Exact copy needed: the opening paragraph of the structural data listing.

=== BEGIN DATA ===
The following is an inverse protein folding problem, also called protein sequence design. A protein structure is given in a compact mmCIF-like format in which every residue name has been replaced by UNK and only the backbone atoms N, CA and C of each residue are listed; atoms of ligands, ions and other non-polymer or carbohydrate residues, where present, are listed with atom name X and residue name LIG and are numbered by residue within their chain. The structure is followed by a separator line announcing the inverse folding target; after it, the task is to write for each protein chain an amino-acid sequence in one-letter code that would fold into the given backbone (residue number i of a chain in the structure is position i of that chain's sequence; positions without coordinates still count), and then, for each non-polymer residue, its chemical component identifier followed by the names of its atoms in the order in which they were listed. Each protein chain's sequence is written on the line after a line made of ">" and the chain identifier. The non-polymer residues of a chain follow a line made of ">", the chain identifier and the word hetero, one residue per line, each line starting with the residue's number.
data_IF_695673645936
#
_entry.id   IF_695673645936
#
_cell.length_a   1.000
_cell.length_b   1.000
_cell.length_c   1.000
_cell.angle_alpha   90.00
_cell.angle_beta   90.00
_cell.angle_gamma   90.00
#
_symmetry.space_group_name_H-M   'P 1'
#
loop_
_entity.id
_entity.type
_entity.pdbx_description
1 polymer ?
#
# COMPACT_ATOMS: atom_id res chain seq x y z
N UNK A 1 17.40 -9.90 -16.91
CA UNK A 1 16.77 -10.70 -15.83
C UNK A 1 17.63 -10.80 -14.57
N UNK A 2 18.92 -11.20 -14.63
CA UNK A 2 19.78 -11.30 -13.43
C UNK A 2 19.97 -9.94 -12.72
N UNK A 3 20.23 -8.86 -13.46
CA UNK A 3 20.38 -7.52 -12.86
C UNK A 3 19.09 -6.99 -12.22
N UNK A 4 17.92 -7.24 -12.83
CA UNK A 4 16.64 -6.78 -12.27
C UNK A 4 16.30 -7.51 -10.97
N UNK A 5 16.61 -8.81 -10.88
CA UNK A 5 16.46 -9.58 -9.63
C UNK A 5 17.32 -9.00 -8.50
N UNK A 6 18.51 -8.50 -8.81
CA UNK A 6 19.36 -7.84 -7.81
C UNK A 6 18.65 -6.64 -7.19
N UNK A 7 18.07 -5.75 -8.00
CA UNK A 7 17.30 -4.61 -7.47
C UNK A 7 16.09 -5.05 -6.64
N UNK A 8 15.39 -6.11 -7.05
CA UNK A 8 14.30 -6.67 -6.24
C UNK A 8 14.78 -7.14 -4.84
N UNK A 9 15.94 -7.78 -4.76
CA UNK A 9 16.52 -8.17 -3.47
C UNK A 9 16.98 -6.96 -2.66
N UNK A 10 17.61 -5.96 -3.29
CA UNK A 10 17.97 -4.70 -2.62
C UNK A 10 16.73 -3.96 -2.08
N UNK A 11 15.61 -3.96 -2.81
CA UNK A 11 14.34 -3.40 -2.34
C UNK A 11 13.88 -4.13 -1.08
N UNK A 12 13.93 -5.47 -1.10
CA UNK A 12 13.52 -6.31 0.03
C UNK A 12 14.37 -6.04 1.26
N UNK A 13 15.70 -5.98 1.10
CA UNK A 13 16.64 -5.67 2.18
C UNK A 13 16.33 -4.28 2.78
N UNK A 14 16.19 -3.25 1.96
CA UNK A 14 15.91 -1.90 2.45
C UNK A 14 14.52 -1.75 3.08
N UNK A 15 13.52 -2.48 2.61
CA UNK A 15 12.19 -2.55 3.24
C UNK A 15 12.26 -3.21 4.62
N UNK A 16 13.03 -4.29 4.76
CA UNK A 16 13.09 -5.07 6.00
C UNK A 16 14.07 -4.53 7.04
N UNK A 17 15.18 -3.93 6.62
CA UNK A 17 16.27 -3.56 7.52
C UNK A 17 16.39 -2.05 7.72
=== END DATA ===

The following is an inverse protein folding problem, also called protein sequence design. A protein structure is given in a compact mmCIF-like format in which every residue name has been replaced by UNK and only the backbone atoms N, CA and C of each residue are listed; atoms of ligands, ions and other non-polymer or carbohydrate residues, where present, are listed with atom name X and residue name LIG and are numbered by residue within their chain. The structure is followed by a separator line announcing the inverse folding target; after it, the task is to write for each protein chain an amino-acid sequence in one-letter code that would fold into the given backbone (residue number i of a chain in the structure is position i of that chain's sequence; positions without coordinates still count), and then, for each non-polymer residue, its chemical component identifier followed by the names of its atoms in the order in which they were listed. Each protein chain's sequence is written on the line after a line made of ">" and the chain identifier. The non-polymer residues of a chain follow a line made of ">", the chain identifier and the word hetero, one residue per line, each line starting with the residue's number.